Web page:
Sally Yates just testified for the first time about her now-legendary refusal to defend Trump's travel ban — and, predictably, she didn't come to play around.

Photo by Eric Thayer/Getty Images.

In the key exchange, the former acting-attorney general calmly explained to Sen. John Cornyn why she refused to defend what she called an "unlawful" executive order.

She couldn't, in good conscious, she said, send Department of Justice attorneys in to lie on the administration's behalf about what the purpose of the executive order really was: an attempt to discriminate against Muslims.


SALLY YATES: All arguments have to be based on truth because we're the Department of Justice. We're not just a law firm. We're the Department of Justice.
CORNYN: Do you distinguish the truth from lawful?
YATES: Yes, because in this instance, in looking at what the intent was of the executive order, which was derived in part from an analysis of facts outside the face of the order, that is part of what led to our conclusion that it was not lawful.

The outside facts Yates considered in making her decision were public statements made by officials involved with the drafting of the order — statements that contradicted the administration's assertion that the order was not intentionally discriminatory.

Though Yates didn't clarify which statements she was referring to, possible candidates include President Trump's call for a "total and complete shutdown of Muslims entering the United States" and campaign advisor Rudy Giuliani's admission that, following the election, Trump had asked him about instituting a Muslim travel ban — specifically "how to do it legally."

Basically, Yates believed that Trump's insistence that the order wasn't a Muslim ban was BS and felt it would be unprofessional to argue that BS in court.

"I believed that any argument that we would have to make in its defense would not be grounded in the truth," she said, bluntly, later in the May 8, 2017, hearing.

Yates metaphorically dunking on her Senate critics was more than satisfying to watch — it was a model of principled resistance.

The former Justice Department official drove her point home by clarifying her belief that following orders, even compelling ones, is less important than sticking up for the truth — no matter what the professional consequences might be.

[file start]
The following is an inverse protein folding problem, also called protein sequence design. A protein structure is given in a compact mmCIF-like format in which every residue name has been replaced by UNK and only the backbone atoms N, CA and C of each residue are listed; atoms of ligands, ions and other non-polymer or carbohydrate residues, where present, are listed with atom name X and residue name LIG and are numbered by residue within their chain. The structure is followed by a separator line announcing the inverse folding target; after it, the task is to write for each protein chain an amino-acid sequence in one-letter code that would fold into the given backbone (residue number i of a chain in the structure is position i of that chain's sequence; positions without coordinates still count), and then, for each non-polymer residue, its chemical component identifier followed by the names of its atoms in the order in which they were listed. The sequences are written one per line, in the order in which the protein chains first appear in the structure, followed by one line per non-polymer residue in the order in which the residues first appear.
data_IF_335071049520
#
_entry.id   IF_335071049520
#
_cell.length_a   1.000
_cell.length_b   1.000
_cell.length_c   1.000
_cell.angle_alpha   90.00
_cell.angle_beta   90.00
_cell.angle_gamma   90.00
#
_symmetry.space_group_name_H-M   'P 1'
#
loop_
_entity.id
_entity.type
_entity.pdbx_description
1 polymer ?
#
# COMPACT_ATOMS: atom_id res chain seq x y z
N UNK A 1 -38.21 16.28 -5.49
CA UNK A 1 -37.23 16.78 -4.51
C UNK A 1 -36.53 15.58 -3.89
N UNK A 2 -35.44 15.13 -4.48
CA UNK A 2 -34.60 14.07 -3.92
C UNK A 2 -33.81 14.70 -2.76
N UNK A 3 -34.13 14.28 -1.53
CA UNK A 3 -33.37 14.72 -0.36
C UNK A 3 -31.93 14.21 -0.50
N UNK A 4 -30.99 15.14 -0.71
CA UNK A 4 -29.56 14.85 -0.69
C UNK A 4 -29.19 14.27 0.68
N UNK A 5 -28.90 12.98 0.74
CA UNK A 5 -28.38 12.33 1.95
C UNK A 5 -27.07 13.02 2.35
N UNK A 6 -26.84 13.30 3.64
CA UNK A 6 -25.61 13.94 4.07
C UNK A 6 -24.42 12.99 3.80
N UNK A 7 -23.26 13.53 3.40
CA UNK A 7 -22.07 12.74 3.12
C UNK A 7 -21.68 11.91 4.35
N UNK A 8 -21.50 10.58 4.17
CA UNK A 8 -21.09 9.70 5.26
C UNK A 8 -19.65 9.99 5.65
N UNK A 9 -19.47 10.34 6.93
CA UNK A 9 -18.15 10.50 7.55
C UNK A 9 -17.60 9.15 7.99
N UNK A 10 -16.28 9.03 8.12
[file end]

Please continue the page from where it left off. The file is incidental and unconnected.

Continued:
Image via C-SPAN3.

"I looked at this, I made a determination that I believed that it was unlawful," Yates said of the executive order. "I also thought that it was inconsistent with the principles of the Department of Justice. And I said no. And that's what I promised you I would do, and that's what I did."

In the end, by refusing to defend an order she felt was unlawful, Yates didn't just do the right thing.

"I did my job," she explained. Thankfully, someone did.

This article originally appeared on November 11, 2015


Remember those beloved Richard Scarry books from when you were a kid?

Like a lot of people, I grew up reading them. And now, I read them to my kids.

The best!

If that doesn't ring a bell, perhaps this character from the "Busytown" series will. Classic!

Image via

Scarry was an incredibly prolific children's author and illustrator. He created over 250 books during his career. His books were loved across the world — over 100 million were sold in many languages.

But here's something you may not have known about these classics: They've been slowly changing over the years.

Don't panic! They've been changing in a good way.

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Images from Instagram and Wikipedia

It’s true that much of our wildlife is in danger. Like, an alarmingly large amount. In 2021 alone, 22 species were declared extinct in the United States.

And globally, Earth is facing what scientists refer to as its “sixth mass extinction,” primarily thanks to human activity. You know, deforestation, climate change, overconsumption, overpopulation, industrial farming, poaching … the usual suspects.

It sounds like dystopian science fiction, but sadly, it’s the reality we are currently living in.

But today, there is a silver lining. Because the World Wildlife Fund recently reported 224 completely new species.

From a snake who channels David Bowie to a monkey with ivory spectacles, there are a lot of newly discovered creatures here to offer a bit of hope to otherwise bleak statistics.

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"Snow White and the Seven Dwarfs" (1937) and actor Peter Dinklage.

On Tuesday, Upworthy reported that actor Peter Dinklage was unhappy with Disney’s decision to move forward with a live-action version of “Snow White and the Seven Drawfs” starring Rachel Zegler.

Dinklage praised Disney’s inclusive casting of the “West Side Story” actress, whose mother is of Colombian descent, but pointed out that, at the same time, the company was making a film that promotes damaging stereotypes about people with dwarfism.

"There's a lot of hypocrisy going on, I've gotta say, from being somebody who's a little bit unique," Dinklage told Marc Maron on his “WTF” podcast.

"Well, you know, it's really progressive to cast a—literally no offense to anybody, but I was a little taken aback by, they were very proud to cast a Latino actress as Snow White," Dinklage said, "but you're still telling the story of 'Snow White and the Seven Dwarfs.' Take a step back and look at what you're doing there.”

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